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How to choose the right flea and tick treatment for cats

Fleas and ticks aren’t only annoying, but they also can lead to serious health issues for your cat. It’s important to choose an effective flea and tick treatment and then to keep up with administering that treatment regularly. The good news is, you have plenty of treatment options, including collars, topical treatments, and sprays and shampoos. So what flea and tick treatment is best? There’s no one simple answer, and each type of treatment and brand of treatment can vary in factors like how easy it is to administer and how effective it is. Instead of just choosing one “best” treatment type, you’ll need to consider the pros and cons of each method when determining which is truly best for your cat’s needs.

White longhaired cat scratching its neck

Flea and tick collars

Flea and tick collars offer many benefits:

  • They’re easy to put on your cat, and you can trim most collars to fit.
  • There’s no mess with these collars — though some can feel greasy — and you don’t have to wait for a treatment to dry, like you do with a topical treatment.
  • Flea and tick collars tend to be one of the more affordable treatments available. They’re also long lasting. While many topical treatments need to be reapplied every 30 days, a lot of collars last for months.

There are some downsides to consider, though:

  • Cats who go outside can potentially get their collar hung up on a branch or other object, so it’s important to choose a collar with a safety-release feature.
  • Sometimes collars offer the best protection toward your cat’s head and neck, and that protection may decline toward your cat’s hindquarters.

Topical and oral flea and tick treatments

You can also give your cat topical and oral flea and tick treatments. Topical treatments are highly popular and offer many advantages. Here’s what to consider about them:

  • These treatments are easy to apply, though they can make your cat’s hair feel greasy until they fully dry.
  • Most topical treatments are safe, but there are some treatments on the market that can be harsh and cause skin reactions in cats. It’s important to carefully follow the directions of any treatment you use.
  • Topical treatments typically last for only 30 days, so it’s important to keep up with your application schedule.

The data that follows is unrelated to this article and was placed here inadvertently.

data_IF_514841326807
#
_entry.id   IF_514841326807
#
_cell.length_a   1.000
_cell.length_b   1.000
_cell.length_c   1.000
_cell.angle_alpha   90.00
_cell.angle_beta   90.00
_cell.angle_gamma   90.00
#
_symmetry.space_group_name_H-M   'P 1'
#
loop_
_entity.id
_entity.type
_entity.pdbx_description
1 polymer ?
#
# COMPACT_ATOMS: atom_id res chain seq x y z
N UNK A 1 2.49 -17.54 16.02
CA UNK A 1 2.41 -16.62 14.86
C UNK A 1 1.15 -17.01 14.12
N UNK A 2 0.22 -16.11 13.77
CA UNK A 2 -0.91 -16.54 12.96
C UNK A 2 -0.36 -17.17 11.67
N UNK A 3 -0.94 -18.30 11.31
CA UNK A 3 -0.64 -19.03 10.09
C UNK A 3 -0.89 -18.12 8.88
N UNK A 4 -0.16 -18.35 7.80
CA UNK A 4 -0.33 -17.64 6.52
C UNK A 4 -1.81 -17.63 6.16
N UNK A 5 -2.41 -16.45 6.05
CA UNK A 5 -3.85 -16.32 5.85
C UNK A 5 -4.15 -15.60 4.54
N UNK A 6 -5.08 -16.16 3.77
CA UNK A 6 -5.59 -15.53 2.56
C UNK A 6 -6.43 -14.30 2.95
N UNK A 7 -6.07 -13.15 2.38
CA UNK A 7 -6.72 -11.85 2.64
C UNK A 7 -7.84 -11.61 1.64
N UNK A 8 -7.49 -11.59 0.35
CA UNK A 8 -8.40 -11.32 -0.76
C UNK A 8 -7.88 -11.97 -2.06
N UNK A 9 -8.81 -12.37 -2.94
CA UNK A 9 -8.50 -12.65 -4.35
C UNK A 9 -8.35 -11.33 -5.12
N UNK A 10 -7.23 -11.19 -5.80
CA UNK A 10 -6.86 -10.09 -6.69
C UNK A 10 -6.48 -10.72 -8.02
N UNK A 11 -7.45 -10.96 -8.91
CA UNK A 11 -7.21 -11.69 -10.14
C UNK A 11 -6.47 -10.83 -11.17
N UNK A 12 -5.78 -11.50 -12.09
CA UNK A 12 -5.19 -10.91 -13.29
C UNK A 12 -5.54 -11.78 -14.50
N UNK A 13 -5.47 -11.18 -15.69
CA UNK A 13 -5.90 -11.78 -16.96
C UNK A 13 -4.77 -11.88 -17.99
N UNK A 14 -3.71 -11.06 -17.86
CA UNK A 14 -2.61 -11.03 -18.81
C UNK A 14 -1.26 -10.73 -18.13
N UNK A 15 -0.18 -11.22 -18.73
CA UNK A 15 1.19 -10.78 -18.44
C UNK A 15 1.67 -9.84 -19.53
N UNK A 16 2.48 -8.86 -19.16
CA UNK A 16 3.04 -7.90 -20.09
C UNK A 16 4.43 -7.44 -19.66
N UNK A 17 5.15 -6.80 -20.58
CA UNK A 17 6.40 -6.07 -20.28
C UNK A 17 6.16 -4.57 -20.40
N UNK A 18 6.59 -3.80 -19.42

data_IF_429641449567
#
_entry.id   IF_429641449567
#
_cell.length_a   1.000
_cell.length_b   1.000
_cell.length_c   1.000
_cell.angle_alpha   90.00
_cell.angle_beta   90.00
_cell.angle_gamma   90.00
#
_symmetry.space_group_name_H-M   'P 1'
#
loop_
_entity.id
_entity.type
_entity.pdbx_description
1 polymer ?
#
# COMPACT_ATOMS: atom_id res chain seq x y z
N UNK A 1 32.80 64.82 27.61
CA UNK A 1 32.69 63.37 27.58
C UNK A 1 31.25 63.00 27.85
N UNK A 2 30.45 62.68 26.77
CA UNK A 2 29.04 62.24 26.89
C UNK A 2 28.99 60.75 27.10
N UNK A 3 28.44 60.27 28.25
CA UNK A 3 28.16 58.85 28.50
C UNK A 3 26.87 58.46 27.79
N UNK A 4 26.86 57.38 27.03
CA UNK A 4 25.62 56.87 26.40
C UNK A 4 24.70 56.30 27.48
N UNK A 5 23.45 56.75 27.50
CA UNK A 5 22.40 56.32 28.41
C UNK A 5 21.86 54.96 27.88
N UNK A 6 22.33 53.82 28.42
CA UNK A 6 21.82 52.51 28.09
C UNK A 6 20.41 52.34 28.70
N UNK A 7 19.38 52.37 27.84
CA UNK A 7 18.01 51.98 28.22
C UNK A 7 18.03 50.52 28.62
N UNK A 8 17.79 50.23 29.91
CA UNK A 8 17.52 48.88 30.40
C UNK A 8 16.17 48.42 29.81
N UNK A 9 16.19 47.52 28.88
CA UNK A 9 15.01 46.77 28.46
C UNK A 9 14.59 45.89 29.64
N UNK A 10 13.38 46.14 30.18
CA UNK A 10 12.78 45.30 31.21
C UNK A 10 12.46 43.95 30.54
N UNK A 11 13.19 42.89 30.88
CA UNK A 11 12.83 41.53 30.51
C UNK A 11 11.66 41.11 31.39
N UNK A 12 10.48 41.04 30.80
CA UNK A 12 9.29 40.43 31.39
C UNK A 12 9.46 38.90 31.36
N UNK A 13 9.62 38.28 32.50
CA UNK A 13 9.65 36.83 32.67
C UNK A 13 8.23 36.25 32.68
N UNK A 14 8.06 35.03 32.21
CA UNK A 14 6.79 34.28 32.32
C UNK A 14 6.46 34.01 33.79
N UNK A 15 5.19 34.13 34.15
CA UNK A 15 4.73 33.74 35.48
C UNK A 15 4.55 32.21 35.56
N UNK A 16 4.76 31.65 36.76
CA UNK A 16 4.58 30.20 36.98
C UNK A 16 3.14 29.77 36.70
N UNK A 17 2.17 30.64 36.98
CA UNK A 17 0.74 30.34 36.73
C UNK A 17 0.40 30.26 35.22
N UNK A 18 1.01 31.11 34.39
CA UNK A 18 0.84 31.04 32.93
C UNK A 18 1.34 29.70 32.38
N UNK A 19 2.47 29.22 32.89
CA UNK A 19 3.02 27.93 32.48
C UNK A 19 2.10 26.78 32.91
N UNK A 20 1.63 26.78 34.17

• They can be one of the more expensive flea and tick treatment options.

Oral treatments are another option:

  • Oral treatments create less mess and, like topical treatments, usually have to be given every 30 days.
  • These oral medications don’t carry the same risk of skin irritations and reactions that topical treatments do.
  • However, oral medications can be more expensive, and if your cat isn’t cooperative about taking pills, then giving the oral medication can be a hassle.
Cat sitting outside scratching its neck
Image used with permission by copyright holder

Flea and tick sprays and shampoos

Flea and tick sprays and shampoos can help address active infections. Here’s what to consider:

  • These methods require a more intensive application than topical and oral treatments do.
  • Products like flea shampoos typically don’t offer flea prevention, so they really need to be paired with another prevention method. Be sure to speak with your vet to make sure that all the products you’re using can be paired together safely.
  • Your cat may not be highly cooperative with these application methods, either, particularly if you need to shampoo and bathe him.
  • Keep in mind that these products can be harsh, and they can have strong fumes.
  • Be sure to carefully follow all directions of any product that you use. Some products will recommend that you wear gloves and ensure that the area is well ventilated.

Each flea and tick treatment for cats has its own pros and cons, and no one treatment is the best option. When deciding which treatment is right for your cat, it’s important to consider your cat’s lifestyle and unique needs. Your vet can provide you with additional advice and guidance, particularly when it comes to your local tick risk factors and any health issues your cat has that you should consider. You may need to try a few products before you find one that works best for your cat, but once you find that right product, be sure to create a schedule and stick to that schedule to maximize your cat’s protection. By investing in regular flea and tick protection, you’ll be investing in your cat’s health and keeping him happy and comfy.

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Paige Cerulli
Former Digital Trends Contributor
Paige's work has appeared in American Veterinarian, Business Insider, Healthline, and more. When she's not writing, Paige…
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